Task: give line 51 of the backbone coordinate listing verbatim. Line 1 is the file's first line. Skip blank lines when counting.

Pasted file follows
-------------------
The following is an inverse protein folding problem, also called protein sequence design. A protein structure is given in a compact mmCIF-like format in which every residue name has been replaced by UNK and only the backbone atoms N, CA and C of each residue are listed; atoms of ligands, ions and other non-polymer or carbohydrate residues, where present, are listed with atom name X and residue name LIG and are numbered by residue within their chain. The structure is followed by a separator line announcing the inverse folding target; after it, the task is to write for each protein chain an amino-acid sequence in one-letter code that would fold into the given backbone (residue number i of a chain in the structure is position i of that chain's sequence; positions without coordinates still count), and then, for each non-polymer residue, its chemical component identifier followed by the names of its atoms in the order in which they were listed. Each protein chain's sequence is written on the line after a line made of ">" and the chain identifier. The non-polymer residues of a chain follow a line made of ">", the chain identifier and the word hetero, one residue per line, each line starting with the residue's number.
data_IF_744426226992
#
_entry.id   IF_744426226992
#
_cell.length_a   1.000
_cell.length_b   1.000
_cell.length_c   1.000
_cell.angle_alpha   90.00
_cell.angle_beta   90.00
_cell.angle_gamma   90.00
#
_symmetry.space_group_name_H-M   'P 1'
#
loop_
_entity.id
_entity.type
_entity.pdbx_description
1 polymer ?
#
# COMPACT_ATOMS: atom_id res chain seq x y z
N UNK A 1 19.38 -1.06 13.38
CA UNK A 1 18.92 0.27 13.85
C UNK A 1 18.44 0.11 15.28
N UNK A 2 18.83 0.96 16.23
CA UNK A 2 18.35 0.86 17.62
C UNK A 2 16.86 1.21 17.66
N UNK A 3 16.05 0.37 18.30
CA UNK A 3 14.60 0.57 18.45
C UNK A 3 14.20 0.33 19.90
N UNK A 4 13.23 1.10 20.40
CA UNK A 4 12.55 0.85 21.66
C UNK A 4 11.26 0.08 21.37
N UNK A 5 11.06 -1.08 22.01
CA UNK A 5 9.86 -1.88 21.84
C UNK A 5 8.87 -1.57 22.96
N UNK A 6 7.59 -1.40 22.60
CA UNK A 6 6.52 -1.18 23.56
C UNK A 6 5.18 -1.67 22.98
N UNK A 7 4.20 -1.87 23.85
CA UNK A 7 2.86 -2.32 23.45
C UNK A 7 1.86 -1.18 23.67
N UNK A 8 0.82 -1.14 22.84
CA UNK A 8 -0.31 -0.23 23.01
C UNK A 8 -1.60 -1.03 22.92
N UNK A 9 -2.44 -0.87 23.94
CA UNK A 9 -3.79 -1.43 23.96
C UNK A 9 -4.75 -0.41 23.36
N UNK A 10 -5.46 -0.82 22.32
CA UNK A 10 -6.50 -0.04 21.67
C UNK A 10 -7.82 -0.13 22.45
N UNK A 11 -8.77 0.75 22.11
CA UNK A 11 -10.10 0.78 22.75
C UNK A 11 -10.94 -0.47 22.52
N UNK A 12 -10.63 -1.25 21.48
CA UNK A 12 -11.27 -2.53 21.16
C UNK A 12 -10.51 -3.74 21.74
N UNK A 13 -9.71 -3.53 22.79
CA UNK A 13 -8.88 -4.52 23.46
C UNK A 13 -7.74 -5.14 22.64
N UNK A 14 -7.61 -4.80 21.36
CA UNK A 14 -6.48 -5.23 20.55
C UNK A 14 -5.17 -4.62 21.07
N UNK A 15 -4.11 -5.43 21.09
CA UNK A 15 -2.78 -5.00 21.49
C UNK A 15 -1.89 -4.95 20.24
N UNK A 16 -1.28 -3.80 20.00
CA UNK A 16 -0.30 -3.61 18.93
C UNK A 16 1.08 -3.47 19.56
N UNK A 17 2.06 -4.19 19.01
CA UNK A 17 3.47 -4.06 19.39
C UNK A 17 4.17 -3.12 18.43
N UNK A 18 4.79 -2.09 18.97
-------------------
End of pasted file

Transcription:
C UNK A 10 -7.82 -0.13 22.45